Implicit memory for novel associations between pictures: Effects of stimulus unitization and aging.
Memory and Cognition
implicit memory, novel associations, pictures, stimulus unitization, aging
Studies of implicit memory for novel associations have focused primarily on verbal materials and have highlighted the contribution of conceptually unitized representations to such priming. Using pictorial stimuli in a perceptual identification task, we examined whether new association priming can occur at a purely perceptual level. By manipulating the spatial contiguity of stimuli, we also evaluated whether such priming requires the creation of perceptually unitized representations. Finally, we examined the status of such priming in aging. In Experiment 1, we found that spatial contiguity of stimuli is not necessary for novel pictorial association priming to emerge, although such contiguity does enhance the magnitude of associative priming. In Experiment 2, we found that new association priming is age invariant, regardless of spatial contiguity. In Experiment 3, we provide additional evidence that pictorial association priming is perceptually based. These findings expand the scope and delineate the conditions of novel association priming and inform theories about the nature of implicit memory for new associations.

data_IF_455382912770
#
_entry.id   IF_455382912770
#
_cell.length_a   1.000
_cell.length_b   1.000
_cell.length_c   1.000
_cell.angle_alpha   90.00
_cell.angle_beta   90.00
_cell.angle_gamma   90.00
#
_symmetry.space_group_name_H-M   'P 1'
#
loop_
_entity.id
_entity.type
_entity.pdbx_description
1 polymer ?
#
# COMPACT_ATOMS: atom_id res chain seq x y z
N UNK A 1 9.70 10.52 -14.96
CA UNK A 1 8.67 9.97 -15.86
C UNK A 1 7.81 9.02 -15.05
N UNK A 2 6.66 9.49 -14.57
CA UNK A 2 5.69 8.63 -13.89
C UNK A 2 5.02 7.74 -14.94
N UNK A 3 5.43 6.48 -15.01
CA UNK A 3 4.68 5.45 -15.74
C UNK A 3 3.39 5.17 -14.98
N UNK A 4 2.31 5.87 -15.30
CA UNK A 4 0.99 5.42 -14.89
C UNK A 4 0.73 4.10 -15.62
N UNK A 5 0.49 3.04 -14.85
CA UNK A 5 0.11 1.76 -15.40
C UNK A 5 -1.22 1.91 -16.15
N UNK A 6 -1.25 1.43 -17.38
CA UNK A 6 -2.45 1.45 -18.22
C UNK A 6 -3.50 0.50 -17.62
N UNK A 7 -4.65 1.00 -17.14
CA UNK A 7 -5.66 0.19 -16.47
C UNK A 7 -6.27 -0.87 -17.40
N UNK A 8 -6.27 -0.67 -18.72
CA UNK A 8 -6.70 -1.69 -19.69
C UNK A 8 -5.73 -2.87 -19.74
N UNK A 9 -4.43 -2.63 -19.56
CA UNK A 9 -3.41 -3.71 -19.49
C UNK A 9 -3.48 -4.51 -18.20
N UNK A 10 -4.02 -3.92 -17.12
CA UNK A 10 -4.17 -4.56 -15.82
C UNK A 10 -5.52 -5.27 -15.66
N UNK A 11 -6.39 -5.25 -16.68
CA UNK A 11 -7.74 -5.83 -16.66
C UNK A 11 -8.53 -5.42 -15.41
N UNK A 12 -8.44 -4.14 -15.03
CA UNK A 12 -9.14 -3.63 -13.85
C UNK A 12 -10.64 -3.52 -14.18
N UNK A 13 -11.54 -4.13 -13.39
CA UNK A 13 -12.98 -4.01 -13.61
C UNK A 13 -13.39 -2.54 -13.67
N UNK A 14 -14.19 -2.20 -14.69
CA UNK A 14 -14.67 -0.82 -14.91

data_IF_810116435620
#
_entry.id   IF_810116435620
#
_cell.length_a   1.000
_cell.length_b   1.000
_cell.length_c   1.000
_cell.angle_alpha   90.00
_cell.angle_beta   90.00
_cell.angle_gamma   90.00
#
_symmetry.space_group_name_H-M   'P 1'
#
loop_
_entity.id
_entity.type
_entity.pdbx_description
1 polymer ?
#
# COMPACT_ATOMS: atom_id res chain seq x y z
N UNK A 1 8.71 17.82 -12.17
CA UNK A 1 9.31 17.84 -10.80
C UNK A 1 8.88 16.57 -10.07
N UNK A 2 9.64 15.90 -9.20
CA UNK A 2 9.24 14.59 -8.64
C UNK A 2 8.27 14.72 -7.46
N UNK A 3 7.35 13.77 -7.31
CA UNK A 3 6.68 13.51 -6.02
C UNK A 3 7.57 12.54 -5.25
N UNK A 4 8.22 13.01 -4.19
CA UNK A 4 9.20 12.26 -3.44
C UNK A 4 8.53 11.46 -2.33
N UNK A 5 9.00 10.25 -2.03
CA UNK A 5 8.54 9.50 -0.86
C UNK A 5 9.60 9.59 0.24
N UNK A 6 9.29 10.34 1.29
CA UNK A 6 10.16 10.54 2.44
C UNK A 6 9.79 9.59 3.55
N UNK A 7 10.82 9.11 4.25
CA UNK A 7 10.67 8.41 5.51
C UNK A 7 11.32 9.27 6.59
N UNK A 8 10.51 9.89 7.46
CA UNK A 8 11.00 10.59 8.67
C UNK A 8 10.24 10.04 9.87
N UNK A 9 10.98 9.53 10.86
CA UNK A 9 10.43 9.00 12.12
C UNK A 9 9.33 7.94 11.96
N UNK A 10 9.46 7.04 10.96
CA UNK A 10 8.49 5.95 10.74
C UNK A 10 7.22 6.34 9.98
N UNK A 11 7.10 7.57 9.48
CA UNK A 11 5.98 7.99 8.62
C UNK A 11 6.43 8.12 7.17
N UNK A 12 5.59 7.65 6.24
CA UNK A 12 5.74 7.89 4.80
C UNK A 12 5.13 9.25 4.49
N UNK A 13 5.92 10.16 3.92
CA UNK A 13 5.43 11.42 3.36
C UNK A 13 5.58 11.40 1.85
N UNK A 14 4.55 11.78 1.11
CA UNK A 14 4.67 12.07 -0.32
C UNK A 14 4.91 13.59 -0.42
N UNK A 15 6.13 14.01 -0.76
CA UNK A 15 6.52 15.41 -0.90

Kan, I. P., Keane, M. M., Martin, E., Parks-Stamm, E. J., Lewis, L., & Verfaellie, M. (2011). Implicit memory for novel associations between pictures: Effects of stimulus unitization and aging. Memory and Cognition, 39, 778-790.